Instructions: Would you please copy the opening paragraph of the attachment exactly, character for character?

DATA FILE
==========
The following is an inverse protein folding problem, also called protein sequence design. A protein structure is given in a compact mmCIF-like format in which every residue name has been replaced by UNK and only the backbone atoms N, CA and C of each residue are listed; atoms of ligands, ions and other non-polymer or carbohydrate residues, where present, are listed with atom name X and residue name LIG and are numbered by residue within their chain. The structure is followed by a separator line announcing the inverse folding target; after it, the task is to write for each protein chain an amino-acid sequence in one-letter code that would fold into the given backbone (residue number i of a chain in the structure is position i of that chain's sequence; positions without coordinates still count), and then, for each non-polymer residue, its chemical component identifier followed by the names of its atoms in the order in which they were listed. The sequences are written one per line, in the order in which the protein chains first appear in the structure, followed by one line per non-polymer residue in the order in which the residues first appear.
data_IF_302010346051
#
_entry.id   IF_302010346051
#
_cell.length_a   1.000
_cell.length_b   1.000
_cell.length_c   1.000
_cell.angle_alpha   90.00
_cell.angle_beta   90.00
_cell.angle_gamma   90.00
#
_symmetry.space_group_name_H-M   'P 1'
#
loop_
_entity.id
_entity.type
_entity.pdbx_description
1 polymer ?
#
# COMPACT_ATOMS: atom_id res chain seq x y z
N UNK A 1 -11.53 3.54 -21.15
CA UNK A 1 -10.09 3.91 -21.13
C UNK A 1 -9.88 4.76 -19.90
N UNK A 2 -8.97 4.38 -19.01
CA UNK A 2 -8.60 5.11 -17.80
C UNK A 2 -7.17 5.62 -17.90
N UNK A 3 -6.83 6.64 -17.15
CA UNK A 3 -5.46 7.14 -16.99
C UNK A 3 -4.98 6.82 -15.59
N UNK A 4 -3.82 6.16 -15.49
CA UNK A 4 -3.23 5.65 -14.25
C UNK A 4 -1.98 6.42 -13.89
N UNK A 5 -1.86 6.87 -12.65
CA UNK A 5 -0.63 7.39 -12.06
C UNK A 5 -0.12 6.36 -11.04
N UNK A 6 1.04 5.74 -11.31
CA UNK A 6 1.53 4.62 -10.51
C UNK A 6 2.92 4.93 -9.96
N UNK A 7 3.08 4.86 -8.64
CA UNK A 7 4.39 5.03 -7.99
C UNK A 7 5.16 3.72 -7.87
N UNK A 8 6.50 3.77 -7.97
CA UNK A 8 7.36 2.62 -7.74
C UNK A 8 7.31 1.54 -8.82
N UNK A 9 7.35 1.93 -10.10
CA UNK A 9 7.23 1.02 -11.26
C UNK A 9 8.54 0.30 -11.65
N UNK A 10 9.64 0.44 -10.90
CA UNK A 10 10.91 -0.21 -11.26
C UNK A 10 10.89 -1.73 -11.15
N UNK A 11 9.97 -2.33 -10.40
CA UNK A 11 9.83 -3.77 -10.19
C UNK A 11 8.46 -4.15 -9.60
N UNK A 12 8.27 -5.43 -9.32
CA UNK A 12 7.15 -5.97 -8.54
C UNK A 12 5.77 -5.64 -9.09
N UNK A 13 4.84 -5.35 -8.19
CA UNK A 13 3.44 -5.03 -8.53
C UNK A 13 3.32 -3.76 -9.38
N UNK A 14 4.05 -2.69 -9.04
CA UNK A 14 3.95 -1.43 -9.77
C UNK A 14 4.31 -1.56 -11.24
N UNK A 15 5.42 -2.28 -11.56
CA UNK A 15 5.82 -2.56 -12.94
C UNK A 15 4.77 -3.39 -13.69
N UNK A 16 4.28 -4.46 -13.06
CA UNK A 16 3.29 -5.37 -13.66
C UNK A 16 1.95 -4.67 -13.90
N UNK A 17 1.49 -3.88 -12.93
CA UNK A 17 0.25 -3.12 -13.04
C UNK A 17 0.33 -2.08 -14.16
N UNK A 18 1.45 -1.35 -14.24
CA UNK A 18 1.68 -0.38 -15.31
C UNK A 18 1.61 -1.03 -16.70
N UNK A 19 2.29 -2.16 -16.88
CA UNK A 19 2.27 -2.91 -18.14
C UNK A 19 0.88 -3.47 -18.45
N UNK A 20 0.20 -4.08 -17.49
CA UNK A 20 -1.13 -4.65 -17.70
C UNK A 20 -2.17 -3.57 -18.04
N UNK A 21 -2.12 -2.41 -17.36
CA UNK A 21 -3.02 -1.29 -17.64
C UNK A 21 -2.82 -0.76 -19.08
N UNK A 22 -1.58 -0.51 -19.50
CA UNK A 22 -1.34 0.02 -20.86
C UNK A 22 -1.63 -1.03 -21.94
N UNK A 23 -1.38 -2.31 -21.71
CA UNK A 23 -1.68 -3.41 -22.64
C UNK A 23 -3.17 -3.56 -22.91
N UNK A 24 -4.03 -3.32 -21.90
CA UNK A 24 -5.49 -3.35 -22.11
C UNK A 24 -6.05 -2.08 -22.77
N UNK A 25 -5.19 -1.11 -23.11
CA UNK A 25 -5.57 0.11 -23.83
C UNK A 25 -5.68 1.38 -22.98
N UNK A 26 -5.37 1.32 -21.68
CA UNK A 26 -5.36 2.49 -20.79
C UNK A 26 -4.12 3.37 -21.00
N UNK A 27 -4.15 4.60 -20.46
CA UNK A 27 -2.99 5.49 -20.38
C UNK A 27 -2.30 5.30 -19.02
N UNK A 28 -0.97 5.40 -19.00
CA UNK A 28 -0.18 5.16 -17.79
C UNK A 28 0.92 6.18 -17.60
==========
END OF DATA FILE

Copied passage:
The following is an inverse protein folding problem, also called protein sequence design. A protein structure is given in a compact mmCIF-like format in which every residue name has been replaced by UNK and only the backbone atoms N, CA and C of each residue are listed; atoms of ligands, ions and other non-polymer or carbohydrate residues, where present, are listed with atom name X and residue name LIG and are numbered by residue within their chain. The structure is followed by a separator line announcing the inverse folding target; after it, the task is to write for each protein chain an amino-acid sequence in one-letter code that would fold into the given backbone (residue number i of a chain in the structure is position i of that chain's sequence; positions without coordinates still count), and then, for each non-polymer residue, its chemical component identifier followed by the names of its atoms in the order in which they were listed. The sequences are written one per line, in the order in which the protein chains first appear in the structure, followed by one line per non-polymer residue in the order in which the residues first appear.